Give the people what they want and they will give you what you want! It makes sense, but you do need to put in the time and possibly the money to get people coming to begin with. I think it is a two way streak, without promoting your service nobody is going to get it and without giving high quality service nobody is going to come back or tell others about it.

    • I completely agree, people have to know you exist in the first place. I just worry when I run into a preoccupation with, “look at me” that supersedes the service end. The truth is, its easier to advertise than it is to improve your service delivery but with our collective preoccupation with social media, the word of a friend is still one of the most effective ways to advertise.

  • What a great example and way to show how it all goes together… bravo! We can all find a lesson or two in your article for sure. I so glad you had a wonderful time with the kids too. 🙂

  • wanderlustnginfo says:
    March 12, 2013 @ 10:45 pm

    Interesting take on building a brand. Or maybe not, but it was for me. It makes complete sense though. It is all about managing expectations, consistent service and living up to a reputation you are trying to create. So exactly not hype, false promises and flash.

    Good points.

  • Disney is a good example and from what I have read they spend a lot of time with their staff to ensure their customers whether on the cruise ship or at the theme parks have a fantastic experience.

  • Eleanor says:
    March 13, 2013 @ 11:51 pm

    Like what you wrote. As parents we need to feel confident that in our travel arrangements 2 things will happen: Our children will be safe and they will have fun. Disney has reputation for being fun, safe and reliable. They are seen as being for family. Good example.

    Keep up your posts I always enjoy reading what you write.

  • Simone Hart says:
    March 15, 2013 @ 12:30 pm

    I found Disney to be client oriented from my first visits to Disney world in the early 80’s. Wish more service industries would take note.

    • I believe Disney offers management training for other organizations, so other industries can literally take notes. Now how’s that for a work trip? I’d sign up. Thanks for commenting!

  • My own experiences of Disney go back to visits to Disneyland trips as a child. I can imagine that a Disney cruise would be wonderful! This piece really highlights how the brand has to go to the core of the customer experience. Thank you.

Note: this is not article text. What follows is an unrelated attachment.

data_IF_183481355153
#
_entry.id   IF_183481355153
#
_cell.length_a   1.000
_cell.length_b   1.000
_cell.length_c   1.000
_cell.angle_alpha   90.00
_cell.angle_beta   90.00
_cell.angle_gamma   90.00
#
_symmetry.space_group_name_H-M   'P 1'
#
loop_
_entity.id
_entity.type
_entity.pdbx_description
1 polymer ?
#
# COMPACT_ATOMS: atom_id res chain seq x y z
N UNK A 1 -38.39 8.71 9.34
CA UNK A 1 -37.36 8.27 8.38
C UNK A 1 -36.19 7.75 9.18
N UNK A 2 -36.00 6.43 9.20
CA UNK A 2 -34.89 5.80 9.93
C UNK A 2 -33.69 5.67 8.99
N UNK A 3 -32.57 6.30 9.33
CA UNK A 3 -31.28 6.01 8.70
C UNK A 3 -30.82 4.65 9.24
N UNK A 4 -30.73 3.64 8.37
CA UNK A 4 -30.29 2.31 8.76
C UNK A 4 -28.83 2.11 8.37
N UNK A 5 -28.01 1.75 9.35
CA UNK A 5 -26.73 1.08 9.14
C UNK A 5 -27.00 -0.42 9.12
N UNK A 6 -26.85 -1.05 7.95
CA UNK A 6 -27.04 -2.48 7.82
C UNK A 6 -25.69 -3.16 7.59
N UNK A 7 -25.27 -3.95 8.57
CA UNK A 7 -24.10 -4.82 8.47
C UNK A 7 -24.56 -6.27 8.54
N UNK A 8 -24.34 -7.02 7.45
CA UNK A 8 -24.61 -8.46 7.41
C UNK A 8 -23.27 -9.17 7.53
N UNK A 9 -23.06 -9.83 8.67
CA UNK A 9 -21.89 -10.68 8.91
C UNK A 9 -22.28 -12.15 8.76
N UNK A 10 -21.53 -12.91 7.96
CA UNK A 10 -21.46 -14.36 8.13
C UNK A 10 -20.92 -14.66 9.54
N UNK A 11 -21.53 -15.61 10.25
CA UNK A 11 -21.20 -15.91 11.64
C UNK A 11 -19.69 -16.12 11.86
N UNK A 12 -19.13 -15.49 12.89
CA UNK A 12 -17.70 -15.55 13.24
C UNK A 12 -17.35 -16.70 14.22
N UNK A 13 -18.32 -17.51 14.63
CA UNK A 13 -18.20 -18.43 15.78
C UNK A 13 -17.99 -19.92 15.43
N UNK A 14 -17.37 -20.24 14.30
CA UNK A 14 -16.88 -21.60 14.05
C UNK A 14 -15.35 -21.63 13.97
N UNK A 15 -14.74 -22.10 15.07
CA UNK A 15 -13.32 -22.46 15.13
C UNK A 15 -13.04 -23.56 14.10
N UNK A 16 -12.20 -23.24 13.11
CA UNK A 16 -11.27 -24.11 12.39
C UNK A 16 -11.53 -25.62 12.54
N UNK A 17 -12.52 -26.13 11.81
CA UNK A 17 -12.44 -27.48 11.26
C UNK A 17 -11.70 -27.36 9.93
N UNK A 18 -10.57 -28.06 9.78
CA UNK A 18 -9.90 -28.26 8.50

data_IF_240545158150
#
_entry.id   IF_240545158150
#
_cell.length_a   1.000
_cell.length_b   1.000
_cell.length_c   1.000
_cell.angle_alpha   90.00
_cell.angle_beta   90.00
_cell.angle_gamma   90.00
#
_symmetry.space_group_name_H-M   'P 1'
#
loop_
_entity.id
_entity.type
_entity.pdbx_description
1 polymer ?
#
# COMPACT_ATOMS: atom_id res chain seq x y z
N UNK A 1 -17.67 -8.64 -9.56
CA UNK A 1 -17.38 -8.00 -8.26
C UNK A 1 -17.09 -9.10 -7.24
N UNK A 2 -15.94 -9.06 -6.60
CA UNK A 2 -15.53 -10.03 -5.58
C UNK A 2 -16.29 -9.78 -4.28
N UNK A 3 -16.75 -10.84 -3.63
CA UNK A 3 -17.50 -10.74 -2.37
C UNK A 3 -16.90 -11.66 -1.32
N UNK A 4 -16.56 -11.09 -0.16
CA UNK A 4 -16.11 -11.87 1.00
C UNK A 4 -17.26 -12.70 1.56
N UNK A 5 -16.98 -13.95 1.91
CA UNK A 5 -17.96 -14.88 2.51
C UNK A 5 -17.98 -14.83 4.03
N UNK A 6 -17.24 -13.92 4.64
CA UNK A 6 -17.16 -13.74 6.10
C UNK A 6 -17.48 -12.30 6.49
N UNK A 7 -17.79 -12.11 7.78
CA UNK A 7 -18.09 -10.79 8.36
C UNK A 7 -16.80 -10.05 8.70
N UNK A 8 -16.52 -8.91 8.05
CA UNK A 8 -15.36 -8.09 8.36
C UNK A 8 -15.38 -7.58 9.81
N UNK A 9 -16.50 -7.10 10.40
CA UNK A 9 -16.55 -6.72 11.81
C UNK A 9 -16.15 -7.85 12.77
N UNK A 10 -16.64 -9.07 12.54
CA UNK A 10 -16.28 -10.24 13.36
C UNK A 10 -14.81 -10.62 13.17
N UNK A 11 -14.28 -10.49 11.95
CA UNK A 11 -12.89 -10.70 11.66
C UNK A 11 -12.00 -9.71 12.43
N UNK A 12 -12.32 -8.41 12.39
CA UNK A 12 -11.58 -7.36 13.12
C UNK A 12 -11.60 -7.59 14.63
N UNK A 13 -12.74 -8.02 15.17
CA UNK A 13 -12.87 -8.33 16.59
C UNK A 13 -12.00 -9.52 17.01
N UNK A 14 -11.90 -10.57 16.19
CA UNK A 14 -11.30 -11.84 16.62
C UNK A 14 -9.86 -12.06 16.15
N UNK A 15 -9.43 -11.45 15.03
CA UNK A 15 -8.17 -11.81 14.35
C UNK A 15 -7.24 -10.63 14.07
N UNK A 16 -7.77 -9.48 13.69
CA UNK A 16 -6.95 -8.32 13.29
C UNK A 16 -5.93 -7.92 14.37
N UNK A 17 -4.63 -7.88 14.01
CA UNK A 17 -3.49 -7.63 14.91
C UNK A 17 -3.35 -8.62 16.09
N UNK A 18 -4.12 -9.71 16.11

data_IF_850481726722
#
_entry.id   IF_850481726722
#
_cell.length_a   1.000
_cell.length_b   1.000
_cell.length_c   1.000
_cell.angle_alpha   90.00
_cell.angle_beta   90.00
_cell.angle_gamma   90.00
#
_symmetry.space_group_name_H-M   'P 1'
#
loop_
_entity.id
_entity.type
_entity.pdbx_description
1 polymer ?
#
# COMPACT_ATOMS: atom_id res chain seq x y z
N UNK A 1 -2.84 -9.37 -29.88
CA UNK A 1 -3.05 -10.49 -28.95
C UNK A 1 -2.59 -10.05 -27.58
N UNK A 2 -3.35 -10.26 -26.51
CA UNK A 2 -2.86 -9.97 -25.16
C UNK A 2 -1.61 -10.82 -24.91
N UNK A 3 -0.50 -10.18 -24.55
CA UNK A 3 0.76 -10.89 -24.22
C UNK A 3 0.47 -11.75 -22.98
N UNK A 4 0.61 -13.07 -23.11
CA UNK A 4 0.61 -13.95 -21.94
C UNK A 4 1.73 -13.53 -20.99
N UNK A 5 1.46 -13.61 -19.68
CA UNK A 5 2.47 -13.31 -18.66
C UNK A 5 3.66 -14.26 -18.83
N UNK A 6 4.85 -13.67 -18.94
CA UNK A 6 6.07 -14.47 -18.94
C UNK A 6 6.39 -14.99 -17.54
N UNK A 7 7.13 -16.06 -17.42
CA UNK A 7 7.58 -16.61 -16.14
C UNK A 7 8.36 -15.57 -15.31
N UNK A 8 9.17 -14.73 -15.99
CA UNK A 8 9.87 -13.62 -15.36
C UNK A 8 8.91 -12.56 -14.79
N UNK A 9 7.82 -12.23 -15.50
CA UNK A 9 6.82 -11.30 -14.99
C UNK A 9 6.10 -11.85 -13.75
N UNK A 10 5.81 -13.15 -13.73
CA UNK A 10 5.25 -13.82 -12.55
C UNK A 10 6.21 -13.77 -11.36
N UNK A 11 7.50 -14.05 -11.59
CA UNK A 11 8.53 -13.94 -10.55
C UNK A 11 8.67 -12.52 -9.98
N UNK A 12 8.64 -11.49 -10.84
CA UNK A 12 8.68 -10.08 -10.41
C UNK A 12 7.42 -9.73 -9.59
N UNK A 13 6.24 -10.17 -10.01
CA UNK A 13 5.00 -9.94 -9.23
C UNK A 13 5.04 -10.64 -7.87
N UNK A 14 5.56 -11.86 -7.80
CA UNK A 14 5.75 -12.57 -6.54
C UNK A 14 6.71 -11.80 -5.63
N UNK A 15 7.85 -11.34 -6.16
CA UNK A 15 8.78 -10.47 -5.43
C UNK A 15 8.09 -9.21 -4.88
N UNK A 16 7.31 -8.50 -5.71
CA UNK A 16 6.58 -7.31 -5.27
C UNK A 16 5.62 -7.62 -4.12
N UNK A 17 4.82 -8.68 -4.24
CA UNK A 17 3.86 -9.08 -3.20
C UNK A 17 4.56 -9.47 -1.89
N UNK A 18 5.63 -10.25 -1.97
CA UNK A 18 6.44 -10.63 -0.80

• Thanks Lindsay. It’s pretty impressive that they have managed to keep the brand intact for so long, but then our collective memories make up for those times when we’re not doing stuff with them.

  • Customer Service. A term they could use in Europe.

  • Agree with the points you are making Debra. A good brand starts from within and give the customers what they want. The fact that you decided to take a Disney cruise says it all. Would you if they hadn’t built up such a good brand? Imagine that Disney when he started out was told he didn’t have what it takes to succeed:-)

    • Thanks Catarina. I sometimes wonder if successful entrepreneurs aren’t successful because they take criticism the way most people take praise, as an opportunity.

  • I like how your son learned the lesson as well. We sometimes talk around the dinner table about how businesses make decisions – I want my children to learn younger than I did about the business world.

    Customer service can be difficult – I was in a bank recently, and I watched how the bank representative handled a client who kept insisting he wanted things his way. It was very smoothly handled, and it made me feel better when it was my turn for help.

  • Back in the day when I worked in pre-sales, we used to always go the extra mile by giving our customers knowledge to make running there business easier. This in turn built the brand by customers always speaking highly of you. Yes selling the product was key, but added customer value was a greater offering long term.

  • What a great comparison – you get the point across with such great examples.

  • This is a perfect analogy, and an interesting story! The customer may not always be right, but they always have to come first.